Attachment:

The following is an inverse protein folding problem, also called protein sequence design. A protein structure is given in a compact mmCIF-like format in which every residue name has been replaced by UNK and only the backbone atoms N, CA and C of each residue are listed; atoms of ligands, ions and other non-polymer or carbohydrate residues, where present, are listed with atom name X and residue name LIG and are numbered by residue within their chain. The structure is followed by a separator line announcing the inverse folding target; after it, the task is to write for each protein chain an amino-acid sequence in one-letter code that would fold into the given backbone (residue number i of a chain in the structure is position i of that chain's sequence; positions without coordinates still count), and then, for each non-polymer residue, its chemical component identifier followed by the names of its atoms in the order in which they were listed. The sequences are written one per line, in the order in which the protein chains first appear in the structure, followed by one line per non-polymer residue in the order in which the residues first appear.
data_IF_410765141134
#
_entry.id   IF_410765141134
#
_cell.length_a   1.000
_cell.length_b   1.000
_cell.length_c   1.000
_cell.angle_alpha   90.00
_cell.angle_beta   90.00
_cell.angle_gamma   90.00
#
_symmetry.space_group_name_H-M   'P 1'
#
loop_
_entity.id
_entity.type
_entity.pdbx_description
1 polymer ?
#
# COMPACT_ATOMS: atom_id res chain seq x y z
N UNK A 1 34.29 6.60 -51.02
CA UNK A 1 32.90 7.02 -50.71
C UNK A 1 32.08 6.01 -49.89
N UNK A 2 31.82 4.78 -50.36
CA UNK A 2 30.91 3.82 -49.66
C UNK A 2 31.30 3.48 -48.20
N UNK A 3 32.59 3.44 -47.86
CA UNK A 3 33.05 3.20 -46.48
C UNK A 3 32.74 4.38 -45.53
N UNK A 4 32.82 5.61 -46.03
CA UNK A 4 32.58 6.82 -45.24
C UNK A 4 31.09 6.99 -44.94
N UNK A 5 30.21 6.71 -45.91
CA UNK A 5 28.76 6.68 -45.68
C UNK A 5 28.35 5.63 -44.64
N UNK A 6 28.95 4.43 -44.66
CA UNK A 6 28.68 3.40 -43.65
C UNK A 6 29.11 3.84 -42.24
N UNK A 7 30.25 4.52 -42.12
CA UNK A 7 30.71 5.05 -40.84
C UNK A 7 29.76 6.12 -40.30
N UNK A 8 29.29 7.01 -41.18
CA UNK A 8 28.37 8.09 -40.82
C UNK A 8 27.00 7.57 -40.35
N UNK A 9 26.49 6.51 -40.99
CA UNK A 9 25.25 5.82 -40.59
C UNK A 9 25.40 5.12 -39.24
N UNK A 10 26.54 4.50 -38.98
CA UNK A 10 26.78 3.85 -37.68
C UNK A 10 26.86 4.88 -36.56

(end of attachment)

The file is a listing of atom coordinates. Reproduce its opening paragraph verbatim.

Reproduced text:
The following is an inverse protein folding problem, also called protein sequence design. A protein structure is given in a compact mmCIF-like format in which every residue name has been replaced by UNK and only the backbone atoms N, CA and C of each residue are listed; atoms of ligands, ions and other non-polymer or carbohydrate residues, where present, are listed with atom name X and residue name LIG and are numbered by residue within their chain. The structure is followed by a separator line announcing the inverse folding target; after it, the task is to write for each protein chain an amino-acid sequence in one-letter code that would fold into the given backbone (residue number i of a chain in the structure is position i of that chain's sequence; positions without coordinates still count), and then, for each non-polymer residue, its chemical component identifier followed by the names of its atoms in the order in which they were listed. The sequences are written one per line, in the order in which the protein chains first appear in the structure, followed by one line per non-polymer residue in the order in which the residues first appear.